Feature Article #1: 23 Cures for the Common Song …

For the Month of June the S.A.C. will be featuring a series of articles by James Linderman.

James @ Berkleemusic


James Linderman works at the James Linderman Music Lesson Studio in Newmarket, Ontario, Canada. He teaches guitar, piano, bass and music theory as well as contemporary songwriting and film composition, in studio, as well as over Skype to students all over the world.


23 Cures for the Common Song

By James Linderman

As a music journalist specializing primarily in songwriting, I get asked all the time to refine my best advice down to a top 10, or 12, or 20 kind of list. Like most journalists, I have certainly written my share of top 10’s but then when I look back at my rough notes there is always a lot of pretty good stuff that gets left out, beyond the first 10. For this particular list; which includes some general skill building advice mixed in with some specific “nuts and bolts” kinds of rules, I decided to not put a limitation on the number of points I would list and decided to just wing it. If you have ever read my journalism or have ever met me, you will know that “winging it” is not really my thing. However, I felt that it would be great to write something that had a more freewheeling kind of approach and see if it made the piece of journalism seem more natural and conversational and more complete. So with no further ado… here are my top 23 all-time cures for the common song.

1. Keep a journal – you can come up with amazing ideas for songs anytime of the day or night and then… Poof! They are suddenly gone. Keeping a journal allows you to have a great place to store your ideas in and be able to find them again readily and easily. Many of my collaborators use their phone for this but at the risk of seeming old-fashioned I still like to keep a journal that I also use as a day timer and a catchall for everything James Linderman. One of the primary differences between a tourist and an explorer is in the documentation of the journey and so to appear more like a songwriter and less like a person dabbling in songwriting, documentation will be a feature in that distinction.

2. A song has four primary elemental stages to it. Pat Pattison, head of the lyric writing department at Berklee College and author of “Writing Better Lyrics” often says that songwriting is – entrance – focus – energy – exit.

3. Songwriting is said to be show and tell but actually it’s more show to tell. The difference between “From the first time I saw you, when I met you as a teenager, I instantly fell in love with you”, and “Indian Summer, Abilene, you were new in town, I was 19, sparks flew” is that the first version tells without showing in the second one tells by showing. The second version is from the Amanda Marshall hit Dark Horse, written by Dean McTaggart, Dave Tyson and Amanda Marshall.

4. Your title should hold all your songs DNA. Title your song based on what everyone else calls it, when they hear it.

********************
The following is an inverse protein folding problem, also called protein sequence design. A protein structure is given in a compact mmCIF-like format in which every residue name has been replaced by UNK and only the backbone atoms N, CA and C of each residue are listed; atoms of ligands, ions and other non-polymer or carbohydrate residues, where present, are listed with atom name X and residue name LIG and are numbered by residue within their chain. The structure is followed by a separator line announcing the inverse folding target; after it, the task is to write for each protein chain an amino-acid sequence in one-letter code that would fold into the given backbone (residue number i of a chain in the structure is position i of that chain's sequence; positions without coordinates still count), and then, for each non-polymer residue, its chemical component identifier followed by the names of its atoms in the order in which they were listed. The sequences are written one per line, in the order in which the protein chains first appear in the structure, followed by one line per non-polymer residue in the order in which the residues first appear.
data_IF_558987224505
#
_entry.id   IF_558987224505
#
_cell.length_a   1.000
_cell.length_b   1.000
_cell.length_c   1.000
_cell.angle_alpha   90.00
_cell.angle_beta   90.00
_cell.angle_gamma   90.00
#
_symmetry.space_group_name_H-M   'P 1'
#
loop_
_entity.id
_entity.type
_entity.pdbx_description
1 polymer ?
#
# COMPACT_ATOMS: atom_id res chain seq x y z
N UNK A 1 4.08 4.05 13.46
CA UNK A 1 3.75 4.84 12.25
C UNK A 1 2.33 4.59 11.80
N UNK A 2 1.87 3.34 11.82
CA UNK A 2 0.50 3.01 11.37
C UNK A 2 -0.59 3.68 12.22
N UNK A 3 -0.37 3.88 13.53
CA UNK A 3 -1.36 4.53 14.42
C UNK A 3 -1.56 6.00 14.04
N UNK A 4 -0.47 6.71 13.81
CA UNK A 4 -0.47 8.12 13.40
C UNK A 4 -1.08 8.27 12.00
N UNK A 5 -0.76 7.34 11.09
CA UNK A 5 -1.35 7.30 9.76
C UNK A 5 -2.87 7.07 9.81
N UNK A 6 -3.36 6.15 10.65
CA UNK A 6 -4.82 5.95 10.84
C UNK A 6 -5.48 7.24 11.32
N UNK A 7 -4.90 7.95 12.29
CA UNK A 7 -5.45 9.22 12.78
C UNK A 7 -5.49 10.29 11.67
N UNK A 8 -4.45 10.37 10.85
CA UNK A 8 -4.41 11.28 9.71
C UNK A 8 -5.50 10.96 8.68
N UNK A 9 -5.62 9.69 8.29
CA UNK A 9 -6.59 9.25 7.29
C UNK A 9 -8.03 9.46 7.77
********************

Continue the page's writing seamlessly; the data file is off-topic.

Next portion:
5. The first verse rule. (similar to #3) Use the first verse to provide a physical or emotional setting for your characters to interact within. When you provide a setting for your listeners you take them with you to that location. When you do not provide a setting, you merely tell them about something that happened in a place that they now cannot picture. Even if you are narrating a lyric without characters, you can use a very clever device by providing a setting description to narrate within. Your listener will now see you as a person telling them a story from an interesting location.

6. Stay in character – make each line a clear expression of the character you intend to be communicating that information. Make all shifts in point of view, subject context, setting and even time frame completely clear and purposeful throughout the whole song.

7. Yoda speak….Another quote from Berklee lyric writing professor Pat Pattison is “always preserve the natural shape of the language”. Therefore, no “Yoda speak”. If you write, “this destiny for you, I now see” it is not necessarily grammatically incorrect but it makes a listener have to think backwards while they listen forward and the motivation to write the line in this way is usually to produce an easy or cheap rhyme. if you wouldn’t say it that way, then don’t sing it that way.

8. The second party rule. Don’t tell your second party something they already would know. Yes to, “her hair was golden brown” and no to, “your hair is golden brown”.

9. The “No” free zone…Writing should be a place where no idea is considered useless or inconsequential. Cowriting is a “no” free zone. A great phrase to use when ramping up to a good idea from a collection of less valuable suggestions is “were on the right track, but see if we can find more choices” or “now we’re getting there, but now let’s see if we can find something even better”.

10. Write one song at a time. Write one single song; thematically and have every word in the lyric support that one theme. Don’t create five different intents into your single song in an effort to make it epic and grand. Great songwriting is taking a small idea and making it smaller.

11. Odd and even. An odd number of lines in a section of your song will create an open feel and will pull the listener into the next section. An even number of lines will close a section off and allow you to start a new section that will seem like a more independent lyric entity, like the ideas in each section are more complete unto themselves.